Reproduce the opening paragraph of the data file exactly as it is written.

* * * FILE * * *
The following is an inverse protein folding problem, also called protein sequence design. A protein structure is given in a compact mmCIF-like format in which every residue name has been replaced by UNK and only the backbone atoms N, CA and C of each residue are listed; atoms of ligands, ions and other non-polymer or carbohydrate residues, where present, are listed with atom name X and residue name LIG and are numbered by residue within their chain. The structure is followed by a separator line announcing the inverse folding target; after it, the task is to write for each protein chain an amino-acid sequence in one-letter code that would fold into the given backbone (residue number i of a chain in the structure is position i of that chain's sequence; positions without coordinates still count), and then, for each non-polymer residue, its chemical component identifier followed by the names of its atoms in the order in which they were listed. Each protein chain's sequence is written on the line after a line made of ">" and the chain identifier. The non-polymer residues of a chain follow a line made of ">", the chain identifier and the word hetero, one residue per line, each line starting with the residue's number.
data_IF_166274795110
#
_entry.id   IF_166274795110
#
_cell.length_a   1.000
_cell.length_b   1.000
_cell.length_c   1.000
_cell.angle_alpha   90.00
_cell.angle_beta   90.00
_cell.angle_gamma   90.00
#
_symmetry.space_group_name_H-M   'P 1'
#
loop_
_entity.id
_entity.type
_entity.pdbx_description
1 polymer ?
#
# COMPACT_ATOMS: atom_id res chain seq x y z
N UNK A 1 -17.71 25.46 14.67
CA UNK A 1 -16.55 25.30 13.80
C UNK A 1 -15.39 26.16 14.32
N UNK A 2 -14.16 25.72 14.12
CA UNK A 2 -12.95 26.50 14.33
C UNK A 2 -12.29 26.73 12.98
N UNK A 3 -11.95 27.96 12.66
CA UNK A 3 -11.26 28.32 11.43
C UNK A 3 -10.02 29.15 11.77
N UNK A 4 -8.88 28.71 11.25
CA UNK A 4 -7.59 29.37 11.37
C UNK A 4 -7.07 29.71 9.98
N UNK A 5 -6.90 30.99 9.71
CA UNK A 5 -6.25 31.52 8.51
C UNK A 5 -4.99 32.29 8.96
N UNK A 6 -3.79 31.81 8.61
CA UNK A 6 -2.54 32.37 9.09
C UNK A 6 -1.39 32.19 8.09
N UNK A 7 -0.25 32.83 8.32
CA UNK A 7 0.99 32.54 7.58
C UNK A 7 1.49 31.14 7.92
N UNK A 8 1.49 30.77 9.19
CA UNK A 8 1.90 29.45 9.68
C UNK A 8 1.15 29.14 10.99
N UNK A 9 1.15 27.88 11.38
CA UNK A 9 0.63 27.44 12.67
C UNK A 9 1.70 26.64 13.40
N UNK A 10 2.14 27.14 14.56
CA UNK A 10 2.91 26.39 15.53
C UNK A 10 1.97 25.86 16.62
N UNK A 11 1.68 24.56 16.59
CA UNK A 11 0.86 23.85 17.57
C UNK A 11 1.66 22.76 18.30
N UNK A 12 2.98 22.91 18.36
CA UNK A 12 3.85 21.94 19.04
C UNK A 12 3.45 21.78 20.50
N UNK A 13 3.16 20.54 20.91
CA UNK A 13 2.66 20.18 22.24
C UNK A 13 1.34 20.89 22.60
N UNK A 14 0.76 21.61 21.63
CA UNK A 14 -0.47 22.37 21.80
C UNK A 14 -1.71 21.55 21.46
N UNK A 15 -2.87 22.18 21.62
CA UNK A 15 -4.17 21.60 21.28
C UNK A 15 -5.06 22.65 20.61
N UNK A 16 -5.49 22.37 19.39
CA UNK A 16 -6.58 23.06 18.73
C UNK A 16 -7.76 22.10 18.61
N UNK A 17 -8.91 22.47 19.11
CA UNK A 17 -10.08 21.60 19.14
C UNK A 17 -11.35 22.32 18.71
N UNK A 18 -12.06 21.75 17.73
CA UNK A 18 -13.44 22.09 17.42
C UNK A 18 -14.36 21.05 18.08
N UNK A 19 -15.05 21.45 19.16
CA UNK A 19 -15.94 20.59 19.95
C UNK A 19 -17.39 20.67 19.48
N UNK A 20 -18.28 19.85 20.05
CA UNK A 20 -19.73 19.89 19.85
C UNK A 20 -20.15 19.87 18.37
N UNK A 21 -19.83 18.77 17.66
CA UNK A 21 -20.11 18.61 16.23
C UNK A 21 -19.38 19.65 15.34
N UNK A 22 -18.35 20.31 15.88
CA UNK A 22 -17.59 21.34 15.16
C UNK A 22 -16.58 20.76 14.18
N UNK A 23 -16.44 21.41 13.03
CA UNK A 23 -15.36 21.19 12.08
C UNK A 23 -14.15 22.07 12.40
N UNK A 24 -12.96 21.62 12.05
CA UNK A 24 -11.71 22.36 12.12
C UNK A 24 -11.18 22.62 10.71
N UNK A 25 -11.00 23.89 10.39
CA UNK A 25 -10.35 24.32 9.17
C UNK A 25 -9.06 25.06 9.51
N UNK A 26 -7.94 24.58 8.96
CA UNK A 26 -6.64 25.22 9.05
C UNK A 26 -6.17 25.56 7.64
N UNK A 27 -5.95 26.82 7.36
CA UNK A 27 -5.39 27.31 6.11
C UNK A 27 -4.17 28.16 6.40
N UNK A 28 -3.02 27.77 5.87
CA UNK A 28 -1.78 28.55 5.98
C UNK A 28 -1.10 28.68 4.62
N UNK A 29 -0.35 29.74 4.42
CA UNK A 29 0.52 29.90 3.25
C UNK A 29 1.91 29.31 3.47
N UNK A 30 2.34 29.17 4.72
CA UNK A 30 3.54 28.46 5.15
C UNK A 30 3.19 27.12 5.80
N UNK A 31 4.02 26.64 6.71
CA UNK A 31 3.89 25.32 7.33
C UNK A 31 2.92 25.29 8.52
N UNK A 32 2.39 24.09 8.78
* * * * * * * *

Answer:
The following is an inverse protein folding problem, also called protein sequence design. A protein structure is given in a compact mmCIF-like format in which every residue name has been replaced by UNK and only the backbone atoms N, CA and C of each residue are listed; atoms of ligands, ions and other non-polymer or carbohydrate residues, where present, are listed with atom name X and residue name LIG and are numbered by residue within their chain. The structure is followed by a separator line announcing the inverse folding target; after it, the task is to write for each protein chain an amino-acid sequence in one-letter code that would fold into the given backbone (residue number i of a chain in the structure is position i of that chain's sequence; positions without coordinates still count), and then, for each non-polymer residue, its chemical component identifier followed by the names of its atoms in the order in which they were listed. Each protein chain's sequence is written on the line after a line made of ">" and the chain identifier. The non-polymer residues of a chain follow a line made of ">", the chain identifier and the word hetero, one residue per line, each line starting with the residue's number.